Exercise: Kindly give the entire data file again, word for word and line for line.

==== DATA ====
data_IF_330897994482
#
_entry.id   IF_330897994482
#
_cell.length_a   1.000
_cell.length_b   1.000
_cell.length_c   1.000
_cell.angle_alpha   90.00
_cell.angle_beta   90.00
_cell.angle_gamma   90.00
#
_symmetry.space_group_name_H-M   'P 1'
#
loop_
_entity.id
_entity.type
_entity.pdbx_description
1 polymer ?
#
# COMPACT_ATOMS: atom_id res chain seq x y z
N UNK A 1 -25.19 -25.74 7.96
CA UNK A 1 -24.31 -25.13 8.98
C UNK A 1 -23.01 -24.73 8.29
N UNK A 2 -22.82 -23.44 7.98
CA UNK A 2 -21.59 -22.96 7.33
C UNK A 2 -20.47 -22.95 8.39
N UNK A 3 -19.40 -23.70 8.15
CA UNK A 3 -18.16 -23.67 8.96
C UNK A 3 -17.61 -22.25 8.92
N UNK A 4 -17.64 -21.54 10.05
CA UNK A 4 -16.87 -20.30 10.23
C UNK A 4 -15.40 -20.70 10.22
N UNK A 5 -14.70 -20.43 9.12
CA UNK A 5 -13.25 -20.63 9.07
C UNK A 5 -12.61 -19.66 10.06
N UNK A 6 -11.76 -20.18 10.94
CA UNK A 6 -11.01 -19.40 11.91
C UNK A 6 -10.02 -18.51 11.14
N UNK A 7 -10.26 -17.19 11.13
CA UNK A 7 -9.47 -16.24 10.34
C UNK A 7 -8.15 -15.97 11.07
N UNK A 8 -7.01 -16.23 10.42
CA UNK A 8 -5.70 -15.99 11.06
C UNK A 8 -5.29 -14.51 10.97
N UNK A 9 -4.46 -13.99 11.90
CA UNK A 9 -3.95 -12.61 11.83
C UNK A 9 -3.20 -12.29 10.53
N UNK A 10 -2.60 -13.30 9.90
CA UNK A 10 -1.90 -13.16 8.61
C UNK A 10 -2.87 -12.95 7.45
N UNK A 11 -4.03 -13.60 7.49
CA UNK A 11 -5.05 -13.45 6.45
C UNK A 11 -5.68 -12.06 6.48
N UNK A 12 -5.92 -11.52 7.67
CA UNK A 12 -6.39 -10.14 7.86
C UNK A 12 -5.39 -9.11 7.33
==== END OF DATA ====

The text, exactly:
data_IF_330897994482
#
_entry.id   IF_330897994482
#
_cell.length_a   1.000
_cell.length_b   1.000
_cell.length_c   1.000
_cell.angle_alpha   90.00
_cell.angle_beta   90.00
_cell.angle_gamma   90.00
#
_symmetry.space_group_name_H-M   'P 1'
#
loop_
_entity.id
_entity.type
_entity.pdbx_description
1 polymer ?
#
# COMPACT_ATOMS: atom_id res chain seq x y z
N UNK A 1 -25.19 -25.74 7.96
CA UNK A 1 -24.31 -25.13 8.98
C UNK A 1 -23.01 -24.73 8.29
N UNK A 2 -22.82 -23.44 7.98
CA UNK A 2 -21.59 -22.96 7.33
C UNK A 2 -20.47 -22.95 8.39
N UNK A 3 -19.40 -23.70 8.15
CA UNK A 3 -18.16 -23.67 8.96
C UNK A 3 -17.61 -22.25 8.92
N UNK A 4 -17.64 -21.54 10.05
CA UNK A 4 -16.87 -20.30 10.23
C UNK A 4 -15.40 -20.70 10.22
N UNK A 5 -14.70 -20.43 9.12
CA UNK A 5 -13.25 -20.63 9.07
C UNK A 5 -12.61 -19.66 10.06
N UNK A 6 -11.76 -20.18 10.94
CA UNK A 6 -11.01 -19.40 11.91
C UNK A 6 -10.02 -18.51 11.14
N UNK A 7 -10.26 -17.19 11.13
CA UNK A 7 -9.47 -16.24 10.34
C UNK A 7 -8.15 -15.97 11.07
N UNK A 8 -7.01 -16.23 10.42
CA UNK A 8 -5.70 -15.99 11.06
C UNK A 8 -5.29 -14.51 10.97
N UNK A 9 -4.46 -13.99 11.90
CA UNK A 9 -3.95 -12.61 11.83
C UNK A 9 -3.20 -12.29 10.53
N UNK A 10 -2.60 -13.30 9.90
CA UNK A 10 -1.90 -13.16 8.61
C UNK A 10 -2.87 -12.95 7.45
N UNK A 11 -4.03 -13.60 7.49
CA UNK A 11 -5.05 -13.45 6.45
C UNK A 11 -5.68 -12.06 6.48
N UNK A 12 -5.92 -11.52 7.67
CA UNK A 12 -6.39 -10.14 7.86
C UNK A 12 -5.39 -9.11 7.33